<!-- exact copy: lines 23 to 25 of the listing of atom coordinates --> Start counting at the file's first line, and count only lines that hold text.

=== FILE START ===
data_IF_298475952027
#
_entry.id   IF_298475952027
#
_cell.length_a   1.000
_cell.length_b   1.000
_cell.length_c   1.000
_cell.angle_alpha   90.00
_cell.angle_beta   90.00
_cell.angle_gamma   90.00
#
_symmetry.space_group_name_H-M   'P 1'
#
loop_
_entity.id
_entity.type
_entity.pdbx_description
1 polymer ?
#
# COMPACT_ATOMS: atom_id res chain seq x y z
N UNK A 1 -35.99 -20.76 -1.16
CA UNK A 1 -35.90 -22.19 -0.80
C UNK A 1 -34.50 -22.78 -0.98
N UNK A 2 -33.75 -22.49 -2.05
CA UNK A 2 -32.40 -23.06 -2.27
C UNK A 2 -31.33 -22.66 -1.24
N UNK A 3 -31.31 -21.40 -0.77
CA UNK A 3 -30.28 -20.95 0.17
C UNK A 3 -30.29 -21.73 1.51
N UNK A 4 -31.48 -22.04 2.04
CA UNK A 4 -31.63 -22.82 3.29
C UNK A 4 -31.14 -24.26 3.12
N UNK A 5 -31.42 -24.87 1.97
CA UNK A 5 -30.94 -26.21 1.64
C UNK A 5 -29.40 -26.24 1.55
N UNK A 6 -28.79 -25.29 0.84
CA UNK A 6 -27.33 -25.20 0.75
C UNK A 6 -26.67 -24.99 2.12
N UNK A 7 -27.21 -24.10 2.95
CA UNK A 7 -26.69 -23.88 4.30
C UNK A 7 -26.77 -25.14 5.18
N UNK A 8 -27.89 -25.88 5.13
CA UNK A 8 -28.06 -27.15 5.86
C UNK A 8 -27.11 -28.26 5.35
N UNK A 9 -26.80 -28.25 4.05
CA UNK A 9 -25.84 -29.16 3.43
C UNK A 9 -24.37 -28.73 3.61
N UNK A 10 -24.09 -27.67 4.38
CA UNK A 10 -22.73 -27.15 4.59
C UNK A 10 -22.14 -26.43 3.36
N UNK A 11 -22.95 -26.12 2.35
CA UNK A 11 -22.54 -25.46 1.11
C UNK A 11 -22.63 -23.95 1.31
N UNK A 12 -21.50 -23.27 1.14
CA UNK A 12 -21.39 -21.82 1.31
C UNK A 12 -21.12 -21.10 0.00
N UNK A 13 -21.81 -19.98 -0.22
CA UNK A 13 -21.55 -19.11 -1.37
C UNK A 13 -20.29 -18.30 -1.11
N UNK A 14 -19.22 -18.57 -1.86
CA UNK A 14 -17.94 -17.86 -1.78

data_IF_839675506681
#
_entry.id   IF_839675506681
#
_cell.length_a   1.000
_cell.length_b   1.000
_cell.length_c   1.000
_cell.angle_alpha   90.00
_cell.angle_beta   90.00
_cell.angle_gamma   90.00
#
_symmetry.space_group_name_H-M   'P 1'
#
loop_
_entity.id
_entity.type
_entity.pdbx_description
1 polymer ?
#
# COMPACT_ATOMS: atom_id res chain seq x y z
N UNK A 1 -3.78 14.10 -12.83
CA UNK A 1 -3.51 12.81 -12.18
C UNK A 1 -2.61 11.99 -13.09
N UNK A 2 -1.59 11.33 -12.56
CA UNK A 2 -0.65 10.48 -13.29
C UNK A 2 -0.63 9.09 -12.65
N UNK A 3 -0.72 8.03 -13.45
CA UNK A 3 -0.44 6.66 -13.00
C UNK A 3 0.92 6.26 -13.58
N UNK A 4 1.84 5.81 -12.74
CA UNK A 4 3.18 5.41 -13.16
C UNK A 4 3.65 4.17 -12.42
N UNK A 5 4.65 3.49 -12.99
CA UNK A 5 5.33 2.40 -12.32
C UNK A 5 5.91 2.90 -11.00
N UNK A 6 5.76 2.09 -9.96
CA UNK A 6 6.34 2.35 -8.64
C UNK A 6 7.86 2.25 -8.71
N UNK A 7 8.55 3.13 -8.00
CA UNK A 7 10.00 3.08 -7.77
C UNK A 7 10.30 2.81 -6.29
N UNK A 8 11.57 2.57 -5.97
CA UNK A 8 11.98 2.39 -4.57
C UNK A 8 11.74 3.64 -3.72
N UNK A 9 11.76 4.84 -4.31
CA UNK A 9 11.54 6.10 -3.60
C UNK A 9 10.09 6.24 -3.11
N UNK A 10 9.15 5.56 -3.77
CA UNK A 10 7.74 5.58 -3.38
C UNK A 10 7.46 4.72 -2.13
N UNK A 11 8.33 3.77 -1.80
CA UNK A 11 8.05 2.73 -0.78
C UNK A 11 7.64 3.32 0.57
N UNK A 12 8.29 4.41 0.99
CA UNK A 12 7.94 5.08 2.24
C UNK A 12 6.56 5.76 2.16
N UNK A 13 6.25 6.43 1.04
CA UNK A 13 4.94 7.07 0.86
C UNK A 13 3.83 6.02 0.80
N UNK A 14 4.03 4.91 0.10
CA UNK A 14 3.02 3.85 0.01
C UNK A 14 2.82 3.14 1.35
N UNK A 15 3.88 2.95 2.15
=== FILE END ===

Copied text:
C UNK A 1 -34.50 -22.78 -0.98
N UNK A 2 -33.75 -22.49 -2.05
CA UNK A 2 -32.40 -23.06 -2.27